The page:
Malaysia State of Sarawak to Hold Elections May 7

Dennis Wong
160414-MY-sarawak-620.jpg Outgoing Sarawak Chief Minister Abdul Taib Mahmud (right) hands over his resignation letter to then-Gov. Abang Muhammad Salahuddin in Kuching, Malaysia, Feb. 12, 2014.

Updated at 4:35 p.m. ET on 2016-04-14

Upcoming State Legislative Assembly elections in Sarawak, Malaysia’s biggest state, will be a national litmus test for the ruling Barisan Nasional coalition, which has controlled local politics for 53 years, analysts say.

But even though a financial scandal has overshadowed the government of Prime Minister Najib Razak and led to widespread calls for his resignation in Peninsular Malaysia, some political analysts are casting doubt that the 1MDB affair could tilt the balance of power in the East Malaysia state toward the opposition when polling occurs May 7.

"Bread-and-butter issues reign supreme for many in the interior. All these issues about 1MDB, Najib scandals and even clean governance are too far for them to digest, unless the opposition have played their part in educating these rural voters,” Jeniri Amir, an associate professor at Universiti Malaysia Sarawak, told BenarNews.

He was referring to allegations of corruption and the mismanagement billions of dollars linked with the state investment fund 1Malaysia Development Berhad.

On Thursday, the Election Commission announced the date for legislative polls, with 1.3 million registered to vote in Sarawak. The commission also set April 25 as the date for when parties could nominate candidates for 82 seats in the assembly, which was dissolved on April 11.

According to Mohd Faisal Syam Abdol Hazis, an associate professor at Universiti Kebangsaan Malaysia, the opposition in Sarawak will try to exploit 1MDB and other “urban issues,” but that might not go far enough to sway voters in the largely rural state on Borneo whose population is scattered.

“The anger it creates may not be translated into votes at the end of the day,” Faisal told BenarNews.

The state elections in Sarawak are also seen as a political test for Malaysia’s ruling coalition and the opposition, because Sarawak and neighboring Sabah are the only Malaysian states that hold state legislative elections separately from parliamentary elections.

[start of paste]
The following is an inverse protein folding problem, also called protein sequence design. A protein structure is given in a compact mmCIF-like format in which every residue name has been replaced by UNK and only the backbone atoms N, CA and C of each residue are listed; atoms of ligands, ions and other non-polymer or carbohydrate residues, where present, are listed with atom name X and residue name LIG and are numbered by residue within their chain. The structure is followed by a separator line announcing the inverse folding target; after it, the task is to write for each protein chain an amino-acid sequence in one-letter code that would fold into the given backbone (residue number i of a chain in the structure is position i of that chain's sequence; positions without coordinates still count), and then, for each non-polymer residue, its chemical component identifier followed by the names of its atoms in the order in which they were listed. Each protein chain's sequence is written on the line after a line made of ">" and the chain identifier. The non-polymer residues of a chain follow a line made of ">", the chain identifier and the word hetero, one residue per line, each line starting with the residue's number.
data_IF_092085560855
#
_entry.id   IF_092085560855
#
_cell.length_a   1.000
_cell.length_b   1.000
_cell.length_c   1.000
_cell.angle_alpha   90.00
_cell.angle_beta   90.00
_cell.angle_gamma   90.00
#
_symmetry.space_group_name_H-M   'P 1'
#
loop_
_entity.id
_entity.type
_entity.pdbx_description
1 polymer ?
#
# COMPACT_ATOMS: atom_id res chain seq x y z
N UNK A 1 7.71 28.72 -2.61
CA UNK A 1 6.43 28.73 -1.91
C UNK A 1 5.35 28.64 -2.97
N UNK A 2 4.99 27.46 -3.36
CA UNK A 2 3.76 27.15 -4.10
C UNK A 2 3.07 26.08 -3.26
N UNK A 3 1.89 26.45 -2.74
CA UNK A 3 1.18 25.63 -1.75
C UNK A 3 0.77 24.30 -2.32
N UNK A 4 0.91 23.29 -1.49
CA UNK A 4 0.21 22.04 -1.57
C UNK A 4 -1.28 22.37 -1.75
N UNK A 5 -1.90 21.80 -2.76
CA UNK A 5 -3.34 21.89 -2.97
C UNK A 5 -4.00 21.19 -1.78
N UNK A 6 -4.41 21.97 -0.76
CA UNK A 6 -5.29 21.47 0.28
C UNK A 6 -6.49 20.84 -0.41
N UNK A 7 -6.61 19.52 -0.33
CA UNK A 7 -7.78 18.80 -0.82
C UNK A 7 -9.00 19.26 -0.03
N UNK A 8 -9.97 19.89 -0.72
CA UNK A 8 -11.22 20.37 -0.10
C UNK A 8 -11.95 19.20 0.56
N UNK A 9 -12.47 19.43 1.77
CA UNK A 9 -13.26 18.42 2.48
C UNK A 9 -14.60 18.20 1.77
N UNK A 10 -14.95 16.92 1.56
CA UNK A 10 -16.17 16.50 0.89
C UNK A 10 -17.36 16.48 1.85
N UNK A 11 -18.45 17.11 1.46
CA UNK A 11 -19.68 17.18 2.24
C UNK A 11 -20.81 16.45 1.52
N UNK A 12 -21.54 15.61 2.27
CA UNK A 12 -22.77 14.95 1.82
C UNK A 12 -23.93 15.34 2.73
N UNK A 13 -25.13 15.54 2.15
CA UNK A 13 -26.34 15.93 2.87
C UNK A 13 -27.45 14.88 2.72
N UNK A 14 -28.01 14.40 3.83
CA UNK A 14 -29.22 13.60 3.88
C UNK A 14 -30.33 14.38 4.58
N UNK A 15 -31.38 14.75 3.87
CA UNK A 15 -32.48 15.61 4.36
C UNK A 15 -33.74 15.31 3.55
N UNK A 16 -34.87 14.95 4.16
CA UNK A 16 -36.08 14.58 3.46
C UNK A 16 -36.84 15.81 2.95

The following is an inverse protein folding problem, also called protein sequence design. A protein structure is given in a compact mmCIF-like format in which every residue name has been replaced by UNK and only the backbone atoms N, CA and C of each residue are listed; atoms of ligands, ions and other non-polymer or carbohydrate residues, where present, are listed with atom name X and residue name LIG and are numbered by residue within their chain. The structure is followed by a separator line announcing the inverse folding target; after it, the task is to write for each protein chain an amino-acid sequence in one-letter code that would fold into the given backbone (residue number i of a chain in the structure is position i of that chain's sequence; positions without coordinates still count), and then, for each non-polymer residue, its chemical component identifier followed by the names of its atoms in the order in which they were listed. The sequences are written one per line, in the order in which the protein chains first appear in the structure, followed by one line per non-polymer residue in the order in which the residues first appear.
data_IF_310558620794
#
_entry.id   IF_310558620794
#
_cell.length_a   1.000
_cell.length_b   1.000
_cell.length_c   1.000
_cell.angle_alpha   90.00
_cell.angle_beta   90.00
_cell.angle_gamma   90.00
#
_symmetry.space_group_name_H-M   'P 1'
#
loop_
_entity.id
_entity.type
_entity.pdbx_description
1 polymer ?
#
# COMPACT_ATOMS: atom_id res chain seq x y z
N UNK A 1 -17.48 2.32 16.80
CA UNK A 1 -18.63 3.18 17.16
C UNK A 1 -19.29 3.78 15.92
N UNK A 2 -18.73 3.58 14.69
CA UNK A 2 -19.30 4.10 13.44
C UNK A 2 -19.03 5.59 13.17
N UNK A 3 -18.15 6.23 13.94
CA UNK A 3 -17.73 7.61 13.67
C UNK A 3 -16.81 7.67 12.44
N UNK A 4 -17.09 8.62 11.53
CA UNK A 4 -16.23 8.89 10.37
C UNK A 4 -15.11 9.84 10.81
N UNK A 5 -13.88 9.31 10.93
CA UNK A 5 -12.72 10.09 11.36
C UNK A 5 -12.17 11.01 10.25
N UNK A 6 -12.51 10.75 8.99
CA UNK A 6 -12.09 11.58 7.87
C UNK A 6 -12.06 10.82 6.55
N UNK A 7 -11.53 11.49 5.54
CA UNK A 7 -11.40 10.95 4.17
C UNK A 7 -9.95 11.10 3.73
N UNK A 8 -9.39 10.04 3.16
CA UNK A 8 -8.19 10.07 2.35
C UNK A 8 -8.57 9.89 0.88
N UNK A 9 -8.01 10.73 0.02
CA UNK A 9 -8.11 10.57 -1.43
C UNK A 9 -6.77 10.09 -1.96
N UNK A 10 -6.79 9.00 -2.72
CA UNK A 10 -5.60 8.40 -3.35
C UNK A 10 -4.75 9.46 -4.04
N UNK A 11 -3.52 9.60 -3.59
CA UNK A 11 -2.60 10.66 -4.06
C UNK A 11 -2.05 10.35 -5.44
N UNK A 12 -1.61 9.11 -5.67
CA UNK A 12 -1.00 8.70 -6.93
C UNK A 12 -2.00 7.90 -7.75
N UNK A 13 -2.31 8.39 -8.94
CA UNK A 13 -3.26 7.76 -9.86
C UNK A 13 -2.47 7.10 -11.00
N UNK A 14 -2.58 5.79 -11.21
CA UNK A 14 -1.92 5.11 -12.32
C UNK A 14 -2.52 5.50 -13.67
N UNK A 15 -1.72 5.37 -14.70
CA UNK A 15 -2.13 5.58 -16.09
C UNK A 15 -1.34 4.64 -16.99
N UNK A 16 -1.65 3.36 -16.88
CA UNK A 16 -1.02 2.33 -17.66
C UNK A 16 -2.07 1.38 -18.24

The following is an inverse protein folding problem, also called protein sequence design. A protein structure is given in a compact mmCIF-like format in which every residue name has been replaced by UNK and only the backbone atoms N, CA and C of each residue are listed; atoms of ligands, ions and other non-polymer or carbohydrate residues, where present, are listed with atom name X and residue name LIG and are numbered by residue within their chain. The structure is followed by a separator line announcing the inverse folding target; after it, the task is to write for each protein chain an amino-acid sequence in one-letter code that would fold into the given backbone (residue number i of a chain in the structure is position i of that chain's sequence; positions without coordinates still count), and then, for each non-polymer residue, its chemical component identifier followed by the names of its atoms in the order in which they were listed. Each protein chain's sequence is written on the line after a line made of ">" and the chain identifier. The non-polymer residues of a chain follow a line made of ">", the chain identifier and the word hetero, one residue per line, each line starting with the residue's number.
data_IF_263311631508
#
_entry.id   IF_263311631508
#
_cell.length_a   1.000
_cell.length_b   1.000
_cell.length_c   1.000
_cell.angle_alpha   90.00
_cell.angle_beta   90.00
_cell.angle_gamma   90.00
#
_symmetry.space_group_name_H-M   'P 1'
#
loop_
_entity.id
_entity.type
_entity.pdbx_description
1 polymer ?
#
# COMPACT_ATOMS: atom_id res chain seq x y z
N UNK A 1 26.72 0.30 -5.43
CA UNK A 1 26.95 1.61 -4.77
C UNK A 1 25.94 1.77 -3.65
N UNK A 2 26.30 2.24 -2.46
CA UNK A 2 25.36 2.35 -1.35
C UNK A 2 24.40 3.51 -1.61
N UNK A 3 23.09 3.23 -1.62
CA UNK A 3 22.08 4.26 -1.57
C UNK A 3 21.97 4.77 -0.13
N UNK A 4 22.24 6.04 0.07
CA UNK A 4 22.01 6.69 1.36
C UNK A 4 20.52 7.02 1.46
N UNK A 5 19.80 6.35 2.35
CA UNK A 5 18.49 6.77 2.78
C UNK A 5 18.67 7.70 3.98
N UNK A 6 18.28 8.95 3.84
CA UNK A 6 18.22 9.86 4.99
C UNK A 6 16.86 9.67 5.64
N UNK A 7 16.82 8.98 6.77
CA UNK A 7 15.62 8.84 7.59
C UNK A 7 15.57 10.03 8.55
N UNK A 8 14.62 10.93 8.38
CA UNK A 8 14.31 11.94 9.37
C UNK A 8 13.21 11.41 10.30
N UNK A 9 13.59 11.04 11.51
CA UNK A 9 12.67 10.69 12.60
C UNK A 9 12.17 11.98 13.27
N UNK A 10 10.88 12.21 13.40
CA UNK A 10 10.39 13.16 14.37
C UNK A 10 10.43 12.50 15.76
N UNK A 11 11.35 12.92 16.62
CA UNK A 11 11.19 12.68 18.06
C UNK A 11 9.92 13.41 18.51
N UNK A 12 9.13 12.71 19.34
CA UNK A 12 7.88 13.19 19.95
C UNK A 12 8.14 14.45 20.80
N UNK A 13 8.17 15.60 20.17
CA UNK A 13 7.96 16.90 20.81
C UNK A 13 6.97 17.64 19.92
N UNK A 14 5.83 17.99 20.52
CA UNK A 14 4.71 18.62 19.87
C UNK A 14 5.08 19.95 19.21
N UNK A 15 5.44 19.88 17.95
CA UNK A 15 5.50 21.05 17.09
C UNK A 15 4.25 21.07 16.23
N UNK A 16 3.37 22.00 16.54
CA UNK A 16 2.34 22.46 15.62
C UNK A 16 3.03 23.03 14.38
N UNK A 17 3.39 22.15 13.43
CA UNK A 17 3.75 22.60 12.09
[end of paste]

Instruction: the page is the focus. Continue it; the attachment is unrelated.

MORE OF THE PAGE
The vote here, in other words, could offer signs as to what might happen in the next general election, which is due in the middle of 2018, some observers say.

Popular politician

One of the names that will loom large in next month’s elections in the Land of the Hornbills is that of Chief Minister Adenan Satem, the president of the United Traditional Bumiputera Party (PBB) – the largest political party in Sarawak and a partner in the nation’s ruling BN coalition. At the local level, the Sarawak United Peoples’ Party (SUPP), the Sarawak Progressive Democratic Party (SPDP) and the Sarawak Peoples’ Party (PRS) are PBB’s allies in the state’s ruling BN coalition.

The BN has ruled Sarawak since the region joined Malaysia in 1963.

Since taking office in 2014, Adenan has made headlines for combating illegal logging and corruption in timber-rich Sarawak.

He succeeded Abdul Taib Mahmud, who served as chief minister for 23 years, and is now Sarawak’s governor.

According to electoral rules, the governor appoints as chief minister the leader of the party that wins a majority of assembly seats.

“Adenan is very loved by many. His ability to reach out to the masses and his people-centric policies made him so. He even disassociates the state from sensitive issues and policies like the Good and Services Tax by saying it has nothing to do with Sarawak,” Jeniri said.

He was alluding to a GST tax rate of 6 percent, which was introduced by the federal government a year ago and remains deeply unpopular because of its perceived inflationary effect on prices.

Other observers, however, predict that Adenan stands to lose some votes because of the 1MDB affair.

“Studies show the GST policy has really hurt both the urban and rural communities. Everyone is feeling the economic pinch. Even with Adenan’s popularity, everyone knows he can’t be contesting in all 82 seats, unless the candidates convince voters otherwise,” Haziz said.

Visiting opposition figures banned

Adenan, a former federal government cabinet minister, has also been instrumental in helping Barisan Nasional retain its grip on Sarawak by banning opposition leaders and activists from other parts of Malaysia from entering his state during the run-up to elections.

On Tuesday, Adenan told local media that such as ban was needed “to protect the interests of Sarawak from unsavoury elements.”

“Political or otherwise, it is my job as chief minister. But they have the liberty to come to Sarawak anytime - after the elections,” he added.

Sarawak has certain level of autonomy in administration, immigration and judiciary from West Malaysia including controlling the entry and residence of non-Sarawakians.

Thirty people, mostly opposition figures, have been banned from setting foot in the state while federal ministers from BN are allowed to roam freely here.

An official from the multi-racial and opposition Democratic Action Party (DAP) Abdul Aziz Isa, criticized the state travel ban imposed by Adenan.

“Adenan is playing racism through regionalism. If he believes in the 84 percent Sarawakian support, then why does he has to be afraid of West Malaysian opposition leaders coming into the state,” Abdul Aziz told BenarNews.

An earlier version gave wrong information about Sarawak's unusual format for state and parliamentary elections.


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